Collects: Nova #1-25, Amazing Spider-Man #171, and Marvel Two-in-One Annual #3 (1976-9)
Released: March 2006 (Marvel)
The character of Nova has been described — or derided — as “Peter Parker as Green Lantern.” That’s not exactly fair: Nova actually does very little in outer space, as Green Lantern does, and he’s not as likeable as Peter Parker.
That being said, his origin is the Green Lantern’s, with an alien policeman giving high-school student Richard Rider his powers as he dies. And just like Peter Parker, Richard has to balance school, family, a social life, and his new heroic life as Nova. Unfortunately for Richard, he’s a dud at school, his family is mostly uninteresting (although nowhere near as annoying as Aunt May in early Spider-Man), his friends are weird, and his girlfriend is no Gwen Stacy or Mary Jane. (Or even Betty Brant, as far as that goes.)
Nova is typical Marvel ‘70s output — solid superhero stories. Although these feel right to me, many readers who do not get the warm fuzzies while contemplating post-Stan Lee and pre-Jim Shooter Marvel may find this book dull. Writer Marv Wolfman does all he can, twisting and turning the plot with as many behind-the-scenes masterminds as he thinks he can get away with: the Sphinx, the Corruptor and the Inner Circle, the Yellow Claw, Dr. Sun. The Sphinx is the only one that can be used without laughter or disgust today (although I like Dr. Sun, a villain of the brain-in-a-jar variety).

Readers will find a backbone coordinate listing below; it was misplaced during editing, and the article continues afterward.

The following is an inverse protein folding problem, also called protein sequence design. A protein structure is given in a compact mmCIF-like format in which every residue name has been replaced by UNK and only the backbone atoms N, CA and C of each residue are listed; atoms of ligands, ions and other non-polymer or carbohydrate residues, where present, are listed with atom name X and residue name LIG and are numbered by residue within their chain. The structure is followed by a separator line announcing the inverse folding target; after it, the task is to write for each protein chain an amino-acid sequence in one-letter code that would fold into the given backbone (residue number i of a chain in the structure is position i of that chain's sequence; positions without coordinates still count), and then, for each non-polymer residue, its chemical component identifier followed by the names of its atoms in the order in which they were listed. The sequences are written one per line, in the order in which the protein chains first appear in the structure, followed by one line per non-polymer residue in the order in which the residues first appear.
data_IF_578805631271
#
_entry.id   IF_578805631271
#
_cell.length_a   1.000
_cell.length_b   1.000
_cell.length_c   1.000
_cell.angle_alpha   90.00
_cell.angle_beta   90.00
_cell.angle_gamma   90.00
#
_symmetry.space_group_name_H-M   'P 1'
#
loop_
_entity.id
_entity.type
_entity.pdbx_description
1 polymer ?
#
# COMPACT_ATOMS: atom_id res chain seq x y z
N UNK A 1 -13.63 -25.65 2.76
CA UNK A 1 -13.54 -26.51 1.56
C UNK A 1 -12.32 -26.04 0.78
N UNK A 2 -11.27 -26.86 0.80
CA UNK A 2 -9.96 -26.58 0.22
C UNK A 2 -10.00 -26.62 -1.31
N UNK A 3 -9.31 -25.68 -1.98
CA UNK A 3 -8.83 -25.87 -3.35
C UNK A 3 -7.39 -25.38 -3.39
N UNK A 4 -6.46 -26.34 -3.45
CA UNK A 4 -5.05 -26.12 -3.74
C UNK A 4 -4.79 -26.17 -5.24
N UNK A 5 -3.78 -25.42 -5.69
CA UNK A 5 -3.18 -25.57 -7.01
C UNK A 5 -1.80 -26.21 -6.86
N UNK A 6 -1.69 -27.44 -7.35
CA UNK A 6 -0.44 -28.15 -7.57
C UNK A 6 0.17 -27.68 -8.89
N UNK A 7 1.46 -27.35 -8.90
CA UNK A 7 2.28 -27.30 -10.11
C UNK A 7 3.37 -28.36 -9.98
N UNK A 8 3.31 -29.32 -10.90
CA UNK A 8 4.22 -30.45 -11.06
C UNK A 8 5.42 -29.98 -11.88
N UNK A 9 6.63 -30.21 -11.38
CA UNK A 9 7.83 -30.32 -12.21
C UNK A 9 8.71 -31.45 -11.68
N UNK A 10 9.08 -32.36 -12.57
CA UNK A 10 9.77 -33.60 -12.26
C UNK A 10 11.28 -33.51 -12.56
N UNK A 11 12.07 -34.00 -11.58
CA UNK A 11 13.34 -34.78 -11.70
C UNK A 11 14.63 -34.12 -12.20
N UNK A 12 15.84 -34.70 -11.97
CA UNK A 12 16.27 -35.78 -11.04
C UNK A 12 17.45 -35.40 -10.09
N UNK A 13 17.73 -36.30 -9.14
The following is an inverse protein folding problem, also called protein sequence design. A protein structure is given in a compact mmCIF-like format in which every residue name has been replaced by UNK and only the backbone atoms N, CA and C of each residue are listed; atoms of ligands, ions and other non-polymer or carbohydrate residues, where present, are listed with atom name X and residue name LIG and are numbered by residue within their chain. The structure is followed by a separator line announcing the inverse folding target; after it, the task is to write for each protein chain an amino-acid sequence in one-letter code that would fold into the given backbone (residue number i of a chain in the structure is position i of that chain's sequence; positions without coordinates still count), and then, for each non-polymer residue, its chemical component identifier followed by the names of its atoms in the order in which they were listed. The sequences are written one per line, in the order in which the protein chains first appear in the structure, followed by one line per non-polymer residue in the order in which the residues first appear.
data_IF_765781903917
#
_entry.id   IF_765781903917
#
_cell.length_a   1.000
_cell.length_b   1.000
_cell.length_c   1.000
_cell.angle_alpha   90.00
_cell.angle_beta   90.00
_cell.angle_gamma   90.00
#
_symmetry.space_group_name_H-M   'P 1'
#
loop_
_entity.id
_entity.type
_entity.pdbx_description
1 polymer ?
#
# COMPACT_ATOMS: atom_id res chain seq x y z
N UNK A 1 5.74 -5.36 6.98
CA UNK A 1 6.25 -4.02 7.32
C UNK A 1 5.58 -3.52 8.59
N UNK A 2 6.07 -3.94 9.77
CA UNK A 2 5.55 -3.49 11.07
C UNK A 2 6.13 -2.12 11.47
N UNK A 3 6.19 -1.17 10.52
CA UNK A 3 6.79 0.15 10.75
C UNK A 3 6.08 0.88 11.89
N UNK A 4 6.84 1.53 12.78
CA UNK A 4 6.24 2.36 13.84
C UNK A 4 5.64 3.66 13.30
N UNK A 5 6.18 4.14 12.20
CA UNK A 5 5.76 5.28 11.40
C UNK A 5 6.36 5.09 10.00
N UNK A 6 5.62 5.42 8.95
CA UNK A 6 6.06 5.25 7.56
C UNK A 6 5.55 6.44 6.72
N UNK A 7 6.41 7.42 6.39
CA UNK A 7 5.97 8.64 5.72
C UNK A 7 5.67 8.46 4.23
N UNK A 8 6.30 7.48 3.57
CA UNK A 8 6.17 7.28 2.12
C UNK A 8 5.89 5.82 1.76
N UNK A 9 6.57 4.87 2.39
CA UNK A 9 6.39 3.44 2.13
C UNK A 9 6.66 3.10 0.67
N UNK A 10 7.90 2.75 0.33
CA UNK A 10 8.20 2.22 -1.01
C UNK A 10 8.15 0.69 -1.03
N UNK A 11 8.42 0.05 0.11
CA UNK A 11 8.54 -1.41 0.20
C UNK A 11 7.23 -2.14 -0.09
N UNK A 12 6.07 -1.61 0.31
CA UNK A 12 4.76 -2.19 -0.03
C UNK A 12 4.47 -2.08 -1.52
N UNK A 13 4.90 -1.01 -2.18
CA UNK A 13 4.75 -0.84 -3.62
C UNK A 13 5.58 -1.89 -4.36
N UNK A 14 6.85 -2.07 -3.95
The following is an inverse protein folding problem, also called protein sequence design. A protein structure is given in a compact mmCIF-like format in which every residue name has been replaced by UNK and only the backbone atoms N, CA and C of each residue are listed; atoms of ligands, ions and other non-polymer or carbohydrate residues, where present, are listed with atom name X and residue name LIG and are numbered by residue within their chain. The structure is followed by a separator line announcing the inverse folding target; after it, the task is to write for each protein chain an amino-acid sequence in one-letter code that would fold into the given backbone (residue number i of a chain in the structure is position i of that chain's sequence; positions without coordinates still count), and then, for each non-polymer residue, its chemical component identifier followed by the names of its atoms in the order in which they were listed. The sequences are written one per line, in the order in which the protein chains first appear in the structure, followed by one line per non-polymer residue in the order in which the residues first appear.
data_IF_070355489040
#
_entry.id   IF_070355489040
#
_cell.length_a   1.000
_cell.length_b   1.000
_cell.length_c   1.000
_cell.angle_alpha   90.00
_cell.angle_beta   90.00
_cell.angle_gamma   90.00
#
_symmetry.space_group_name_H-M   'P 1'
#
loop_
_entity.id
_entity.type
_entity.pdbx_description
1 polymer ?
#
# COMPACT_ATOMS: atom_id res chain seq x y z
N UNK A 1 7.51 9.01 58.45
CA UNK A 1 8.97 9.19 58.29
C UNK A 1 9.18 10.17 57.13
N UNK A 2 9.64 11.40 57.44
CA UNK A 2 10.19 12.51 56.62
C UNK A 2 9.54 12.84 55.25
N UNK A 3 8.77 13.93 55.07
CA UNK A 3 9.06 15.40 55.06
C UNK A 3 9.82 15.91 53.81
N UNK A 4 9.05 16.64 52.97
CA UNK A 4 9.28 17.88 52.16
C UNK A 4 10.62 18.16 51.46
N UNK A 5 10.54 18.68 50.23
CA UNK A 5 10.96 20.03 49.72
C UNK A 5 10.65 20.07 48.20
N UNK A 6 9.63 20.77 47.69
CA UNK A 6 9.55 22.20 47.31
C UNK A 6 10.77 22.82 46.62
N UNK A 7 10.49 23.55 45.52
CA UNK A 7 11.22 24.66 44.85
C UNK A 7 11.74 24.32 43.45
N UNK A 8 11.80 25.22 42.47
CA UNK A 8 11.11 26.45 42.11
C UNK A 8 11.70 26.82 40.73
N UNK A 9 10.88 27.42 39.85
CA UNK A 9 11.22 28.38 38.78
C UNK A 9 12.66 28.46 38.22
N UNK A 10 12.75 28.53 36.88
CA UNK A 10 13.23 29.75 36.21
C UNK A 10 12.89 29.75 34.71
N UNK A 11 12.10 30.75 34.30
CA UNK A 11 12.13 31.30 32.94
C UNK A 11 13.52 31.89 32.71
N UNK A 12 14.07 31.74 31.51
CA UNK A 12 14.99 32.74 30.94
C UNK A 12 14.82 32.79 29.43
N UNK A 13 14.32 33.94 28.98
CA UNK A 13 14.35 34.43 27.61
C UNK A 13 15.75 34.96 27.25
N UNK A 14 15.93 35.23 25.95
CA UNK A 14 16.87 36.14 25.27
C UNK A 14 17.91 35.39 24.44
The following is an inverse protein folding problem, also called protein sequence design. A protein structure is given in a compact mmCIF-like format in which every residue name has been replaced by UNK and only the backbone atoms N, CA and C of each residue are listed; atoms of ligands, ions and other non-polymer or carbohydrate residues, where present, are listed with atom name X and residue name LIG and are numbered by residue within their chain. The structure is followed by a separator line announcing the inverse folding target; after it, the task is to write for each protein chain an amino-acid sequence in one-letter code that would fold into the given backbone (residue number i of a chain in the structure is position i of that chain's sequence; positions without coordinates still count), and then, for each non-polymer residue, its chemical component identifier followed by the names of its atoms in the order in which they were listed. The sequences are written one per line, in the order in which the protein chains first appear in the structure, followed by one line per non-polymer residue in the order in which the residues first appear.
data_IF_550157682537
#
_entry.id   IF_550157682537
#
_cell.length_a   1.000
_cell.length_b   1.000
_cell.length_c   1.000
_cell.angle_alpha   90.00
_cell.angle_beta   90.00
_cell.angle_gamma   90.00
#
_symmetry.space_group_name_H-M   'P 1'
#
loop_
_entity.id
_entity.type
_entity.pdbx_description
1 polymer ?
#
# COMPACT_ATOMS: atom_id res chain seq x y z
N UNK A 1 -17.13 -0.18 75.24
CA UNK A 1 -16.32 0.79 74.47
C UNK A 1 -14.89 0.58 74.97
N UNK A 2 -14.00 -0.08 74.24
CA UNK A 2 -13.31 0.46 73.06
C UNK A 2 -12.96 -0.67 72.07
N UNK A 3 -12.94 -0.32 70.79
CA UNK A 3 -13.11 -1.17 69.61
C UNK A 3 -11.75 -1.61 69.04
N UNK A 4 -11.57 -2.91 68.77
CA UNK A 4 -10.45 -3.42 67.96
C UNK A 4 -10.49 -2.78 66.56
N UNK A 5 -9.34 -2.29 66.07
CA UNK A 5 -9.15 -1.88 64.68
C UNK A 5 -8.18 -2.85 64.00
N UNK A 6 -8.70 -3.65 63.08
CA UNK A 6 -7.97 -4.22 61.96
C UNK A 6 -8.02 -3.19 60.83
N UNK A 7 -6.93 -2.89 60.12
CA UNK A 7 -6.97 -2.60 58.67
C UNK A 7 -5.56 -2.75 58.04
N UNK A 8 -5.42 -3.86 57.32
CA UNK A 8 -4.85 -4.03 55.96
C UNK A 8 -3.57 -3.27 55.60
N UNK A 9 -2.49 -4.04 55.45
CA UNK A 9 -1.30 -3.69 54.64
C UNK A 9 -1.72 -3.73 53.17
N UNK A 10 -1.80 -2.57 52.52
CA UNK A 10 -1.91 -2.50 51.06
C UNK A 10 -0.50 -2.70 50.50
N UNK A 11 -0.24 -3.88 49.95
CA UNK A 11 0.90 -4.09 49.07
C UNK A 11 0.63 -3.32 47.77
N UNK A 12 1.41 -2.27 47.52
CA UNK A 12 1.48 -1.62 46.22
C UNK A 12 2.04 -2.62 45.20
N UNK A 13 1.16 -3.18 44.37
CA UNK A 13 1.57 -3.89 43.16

But it’s the other villains and heroes that Nova runs into that make this book for me. I have no idea why, but villains like Diamondhead and heroes like the Crimebuster, the Comet, and Powerhouse just seem right. They’re lightweights, sure, but they seem of the Marvel Universe without needing to intrude into other titles. You can well imagine a Crimebuster in Marvel New York without Spider-Man ever having run into him. I suppose what I’m saying is that Wolfman and his artists invented the perfect superpowered second stringers for what ended up as a dead-end book.
The switch from artist John Buscema to Carmen Infantino after #14 was disappointing. Buscema has a lighter pencil and a much cleaner line that works better than Infantino’s work in black and white. Also, the Buscema brothers’ work seems to exemplify ‘70s Marvel to me.
It’s also disappointing that Marvel couldn’t include Fantastic Four #206 and #208-9, an outer-space epic against the Skrulls that wrapped up the stories of Nova and the Sphinx. It’s understandable, given that there isn’t room for those stories; the book is already crammed full, with 26 regular-sized issues and an annual. However, given my druthers, I would rather have had a scaled-down Fantastic Four #206 that had the Nova-related story and #208-9. I’m not sure that would have fit, but it would have been a more satisfying inclusion than the Marvel Two-in-One Annual that featured Nova and the Thing fighting generic outer-space despots.
Overall, though, this was mostly fun, even if it is mediocre. Wolfman manages to wring a good deal of fun out of a character whose origins aren't the most creative.
Labels: Essentials, John Buscema, Marv Wolfman, Marvel, Nova, Sphinx